Western Cape road deaths down

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IOL mot pic dec18 Cape road block


A traffic officer checks a driving licence at a roadblock near Cape Town. Picture: Courtney Africa.

There have been fewer road deaths in the Western Cape since the beginning of the month than in the same period last year, while more than 500 people have died in accidents across the country.

According to statistics released by the Road Traffic Management Corporation on Tuesday, 550 people have died in 459 fatal road crashes in the country since the start of the month.

The three provinces with the most fatalities are Gauteng with 99, KwaZulu-Natal with 89, and Mpumalanga with 51. The Western Cape has had a reported 40 fatal road crashes.

According to the RTMC, dangerous overtaking, excessive speed and drunken driving continued to contribute to road fatalities.

The highest speed clocked by traffic officers was 221km/h, in a 120km/h zone on the N2, near Ellingham in KwaZulu-Natal. The motorist, driving a BMW Z4, was arrested and released on R5 000 bail.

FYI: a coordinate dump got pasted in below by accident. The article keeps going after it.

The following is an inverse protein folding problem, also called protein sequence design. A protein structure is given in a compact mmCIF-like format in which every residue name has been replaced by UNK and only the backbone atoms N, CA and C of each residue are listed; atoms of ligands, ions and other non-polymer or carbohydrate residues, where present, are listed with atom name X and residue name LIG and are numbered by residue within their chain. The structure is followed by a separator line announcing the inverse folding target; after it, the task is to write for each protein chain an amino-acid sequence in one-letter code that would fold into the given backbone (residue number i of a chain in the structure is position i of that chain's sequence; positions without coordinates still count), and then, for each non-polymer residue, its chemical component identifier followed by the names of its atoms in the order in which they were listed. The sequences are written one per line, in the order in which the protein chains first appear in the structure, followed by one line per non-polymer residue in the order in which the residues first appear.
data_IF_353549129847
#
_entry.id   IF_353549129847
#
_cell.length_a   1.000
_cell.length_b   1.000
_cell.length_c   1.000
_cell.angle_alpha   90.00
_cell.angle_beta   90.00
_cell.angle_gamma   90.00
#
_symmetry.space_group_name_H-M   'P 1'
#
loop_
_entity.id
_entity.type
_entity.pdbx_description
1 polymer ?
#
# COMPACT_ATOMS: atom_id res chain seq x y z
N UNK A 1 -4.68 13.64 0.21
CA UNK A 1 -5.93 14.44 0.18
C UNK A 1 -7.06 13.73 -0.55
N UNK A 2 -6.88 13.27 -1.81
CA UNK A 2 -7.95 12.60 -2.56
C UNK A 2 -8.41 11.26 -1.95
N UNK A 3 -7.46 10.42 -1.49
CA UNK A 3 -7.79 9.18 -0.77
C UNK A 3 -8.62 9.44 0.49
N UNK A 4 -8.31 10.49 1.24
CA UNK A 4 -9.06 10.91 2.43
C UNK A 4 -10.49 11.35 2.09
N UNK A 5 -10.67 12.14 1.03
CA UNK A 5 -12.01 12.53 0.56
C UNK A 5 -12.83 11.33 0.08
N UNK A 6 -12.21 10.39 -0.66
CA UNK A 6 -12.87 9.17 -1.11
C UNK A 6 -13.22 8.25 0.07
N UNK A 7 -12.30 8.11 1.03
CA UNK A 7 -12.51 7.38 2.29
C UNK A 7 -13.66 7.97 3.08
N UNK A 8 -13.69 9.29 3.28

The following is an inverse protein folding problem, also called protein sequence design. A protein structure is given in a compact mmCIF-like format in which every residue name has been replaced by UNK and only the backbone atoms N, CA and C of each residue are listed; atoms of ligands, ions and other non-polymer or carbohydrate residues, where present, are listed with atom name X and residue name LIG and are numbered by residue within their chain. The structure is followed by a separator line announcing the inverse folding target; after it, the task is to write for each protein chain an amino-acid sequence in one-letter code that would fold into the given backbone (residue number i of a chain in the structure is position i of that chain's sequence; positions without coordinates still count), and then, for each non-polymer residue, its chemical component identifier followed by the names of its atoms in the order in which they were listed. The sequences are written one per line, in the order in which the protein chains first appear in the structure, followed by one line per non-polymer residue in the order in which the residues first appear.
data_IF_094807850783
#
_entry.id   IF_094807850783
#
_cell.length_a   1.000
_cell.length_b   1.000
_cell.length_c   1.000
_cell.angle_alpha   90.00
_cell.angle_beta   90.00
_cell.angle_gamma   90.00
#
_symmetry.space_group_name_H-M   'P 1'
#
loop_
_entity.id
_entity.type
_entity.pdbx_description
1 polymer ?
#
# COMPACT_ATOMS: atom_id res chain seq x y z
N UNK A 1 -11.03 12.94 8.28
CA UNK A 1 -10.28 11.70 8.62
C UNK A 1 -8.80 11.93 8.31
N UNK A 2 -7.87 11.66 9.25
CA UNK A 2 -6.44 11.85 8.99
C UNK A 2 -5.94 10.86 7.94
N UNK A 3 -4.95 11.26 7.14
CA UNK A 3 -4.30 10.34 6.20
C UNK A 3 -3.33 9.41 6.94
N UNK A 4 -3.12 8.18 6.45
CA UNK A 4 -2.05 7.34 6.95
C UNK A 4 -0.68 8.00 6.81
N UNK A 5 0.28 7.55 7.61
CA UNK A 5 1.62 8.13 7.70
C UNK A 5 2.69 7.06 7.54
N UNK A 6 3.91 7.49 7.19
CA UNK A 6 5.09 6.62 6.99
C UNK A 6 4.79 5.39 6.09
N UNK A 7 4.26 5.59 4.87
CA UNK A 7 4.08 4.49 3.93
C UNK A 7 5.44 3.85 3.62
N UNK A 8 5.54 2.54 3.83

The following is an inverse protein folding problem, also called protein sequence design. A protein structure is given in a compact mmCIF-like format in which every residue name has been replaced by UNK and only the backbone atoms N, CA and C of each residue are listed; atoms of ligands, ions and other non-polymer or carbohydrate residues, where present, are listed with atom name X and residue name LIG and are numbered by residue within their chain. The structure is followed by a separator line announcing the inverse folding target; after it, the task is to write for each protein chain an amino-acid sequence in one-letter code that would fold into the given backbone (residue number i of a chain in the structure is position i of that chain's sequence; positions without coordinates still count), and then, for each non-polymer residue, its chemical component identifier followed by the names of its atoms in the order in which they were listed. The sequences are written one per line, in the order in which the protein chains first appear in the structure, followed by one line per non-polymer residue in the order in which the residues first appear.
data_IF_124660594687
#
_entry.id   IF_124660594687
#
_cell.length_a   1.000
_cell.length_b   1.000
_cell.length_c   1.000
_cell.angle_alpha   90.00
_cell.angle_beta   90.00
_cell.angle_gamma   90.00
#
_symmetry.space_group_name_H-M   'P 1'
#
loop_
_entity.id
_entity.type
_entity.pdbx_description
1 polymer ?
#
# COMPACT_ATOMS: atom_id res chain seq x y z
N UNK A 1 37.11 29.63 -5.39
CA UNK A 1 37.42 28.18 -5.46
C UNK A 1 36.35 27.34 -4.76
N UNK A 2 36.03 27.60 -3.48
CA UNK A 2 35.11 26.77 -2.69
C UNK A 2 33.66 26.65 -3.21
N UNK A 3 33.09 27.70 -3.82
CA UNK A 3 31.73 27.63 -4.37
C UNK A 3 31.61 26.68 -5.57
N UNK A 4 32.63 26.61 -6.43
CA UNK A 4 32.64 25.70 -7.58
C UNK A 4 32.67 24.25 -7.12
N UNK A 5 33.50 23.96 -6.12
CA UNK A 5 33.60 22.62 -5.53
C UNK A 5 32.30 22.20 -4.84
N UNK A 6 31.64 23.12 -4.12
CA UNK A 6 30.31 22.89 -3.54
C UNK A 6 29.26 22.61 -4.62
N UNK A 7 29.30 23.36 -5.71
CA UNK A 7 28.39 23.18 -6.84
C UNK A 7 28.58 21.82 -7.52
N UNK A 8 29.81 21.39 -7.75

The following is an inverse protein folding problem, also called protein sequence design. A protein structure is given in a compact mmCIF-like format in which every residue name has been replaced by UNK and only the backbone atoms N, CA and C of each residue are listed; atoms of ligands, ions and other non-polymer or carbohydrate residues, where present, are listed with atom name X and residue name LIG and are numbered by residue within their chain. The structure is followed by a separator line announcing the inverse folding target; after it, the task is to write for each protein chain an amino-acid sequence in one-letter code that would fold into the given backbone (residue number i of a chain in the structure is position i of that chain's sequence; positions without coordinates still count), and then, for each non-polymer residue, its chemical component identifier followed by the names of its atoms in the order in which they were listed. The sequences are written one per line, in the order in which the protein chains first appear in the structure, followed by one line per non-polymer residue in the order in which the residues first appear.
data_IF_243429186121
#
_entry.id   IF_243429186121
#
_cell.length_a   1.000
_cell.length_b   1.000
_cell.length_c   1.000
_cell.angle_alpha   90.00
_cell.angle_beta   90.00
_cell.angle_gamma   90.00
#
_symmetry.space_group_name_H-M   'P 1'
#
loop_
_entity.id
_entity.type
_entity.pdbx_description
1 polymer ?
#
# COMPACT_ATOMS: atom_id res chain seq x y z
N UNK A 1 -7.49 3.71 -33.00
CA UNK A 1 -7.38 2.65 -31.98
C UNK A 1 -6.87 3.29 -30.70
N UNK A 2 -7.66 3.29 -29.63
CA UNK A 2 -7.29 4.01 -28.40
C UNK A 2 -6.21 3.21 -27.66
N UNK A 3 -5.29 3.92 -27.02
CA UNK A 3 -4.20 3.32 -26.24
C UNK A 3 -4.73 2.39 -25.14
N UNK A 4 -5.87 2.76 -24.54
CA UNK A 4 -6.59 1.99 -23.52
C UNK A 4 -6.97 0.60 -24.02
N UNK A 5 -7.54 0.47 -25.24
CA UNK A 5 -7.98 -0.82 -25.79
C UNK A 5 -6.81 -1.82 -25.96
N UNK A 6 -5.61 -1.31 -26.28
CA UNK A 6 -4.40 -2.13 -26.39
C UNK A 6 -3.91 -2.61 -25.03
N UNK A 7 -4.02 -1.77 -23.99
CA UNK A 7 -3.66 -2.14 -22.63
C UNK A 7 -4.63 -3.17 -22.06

This month, 77 people have died on Western Cape roads.

Transport and public works MEC Robin Carlisle said while this number remained unacceptably high, the decrease showed progress had been made in changing behaviour and saving lives.

His department launched its Safely Home “It Takes a Second to Save a Life” campaign last month.

“Notwithstanding a bloody past weekend on our roads, we are beginning to see the positive results of this campaign.”

Carlisle said the number of passenger deaths had decreased by 70 percent from 59 last year to 18 this year, the number of driver deaths from 27 to 14, and the number of pedestrian deaths from 55 to 45.

Drunken driving, speeding and fatigue management continued to be the focus of law enforcement.

“The horror crashes we see, particularly on the long stretches like the N1 and the N2, can no doubt be attributed to one (if not all) of these contributing factors.”

Drivers travelling long distances would be pulled over and made to rest if found to be fatigued. - Cape Argus

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